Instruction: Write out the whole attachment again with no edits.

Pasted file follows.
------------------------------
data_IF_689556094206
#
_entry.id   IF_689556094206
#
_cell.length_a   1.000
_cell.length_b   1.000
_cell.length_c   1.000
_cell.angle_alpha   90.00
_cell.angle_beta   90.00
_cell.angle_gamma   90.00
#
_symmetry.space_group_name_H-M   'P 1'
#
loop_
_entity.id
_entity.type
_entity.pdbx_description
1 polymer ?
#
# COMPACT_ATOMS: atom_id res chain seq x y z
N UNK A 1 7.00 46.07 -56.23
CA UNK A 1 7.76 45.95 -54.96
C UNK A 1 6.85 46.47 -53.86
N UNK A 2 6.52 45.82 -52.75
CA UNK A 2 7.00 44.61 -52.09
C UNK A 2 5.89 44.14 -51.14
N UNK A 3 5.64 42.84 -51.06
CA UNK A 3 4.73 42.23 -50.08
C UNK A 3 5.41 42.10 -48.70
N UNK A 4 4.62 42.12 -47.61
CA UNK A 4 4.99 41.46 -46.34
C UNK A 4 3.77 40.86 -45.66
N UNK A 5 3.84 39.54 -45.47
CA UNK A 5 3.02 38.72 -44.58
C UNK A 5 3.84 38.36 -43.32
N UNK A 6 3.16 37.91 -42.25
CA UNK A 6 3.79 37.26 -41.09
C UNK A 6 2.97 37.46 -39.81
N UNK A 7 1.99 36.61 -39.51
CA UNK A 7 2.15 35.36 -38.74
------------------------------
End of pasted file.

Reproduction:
data_IF_689556094206
#
_entry.id   IF_689556094206
#
_cell.length_a   1.000
_cell.length_b   1.000
_cell.length_c   1.000
_cell.angle_alpha   90.00
_cell.angle_beta   90.00
_cell.angle_gamma   90.00
#
_symmetry.space_group_name_H-M   'P 1'
#
loop_
_entity.id
_entity.type
_entity.pdbx_description
1 polymer ?
#
# COMPACT_ATOMS: atom_id res chain seq x y z
N UNK A 1 7.00 46.07 -56.23
CA UNK A 1 7.76 45.95 -54.96
C UNK A 1 6.85 46.47 -53.86
N UNK A 2 6.52 45.82 -52.75
CA UNK A 2 7.00 44.61 -52.09
C UNK A 2 5.89 44.14 -51.14
N UNK A 3 5.64 42.84 -51.06
CA UNK A 3 4.73 42.23 -50.08
C UNK A 3 5.41 42.10 -48.70
N UNK A 4 4.62 42.12 -47.61
CA UNK A 4 4.99 41.46 -46.34
C UNK A 4 3.77 40.86 -45.66
N UNK A 5 3.84 39.54 -45.47
CA UNK A 5 3.02 38.72 -44.58
C UNK A 5 3.84 38.36 -43.32
N UNK A 6 3.16 37.91 -42.25
CA UNK A 6 3.79 37.26 -41.09
C UNK A 6 2.97 37.46 -39.81
N UNK A 7 1.99 36.61 -39.51
CA UNK A 7 2.15 35.36 -38.74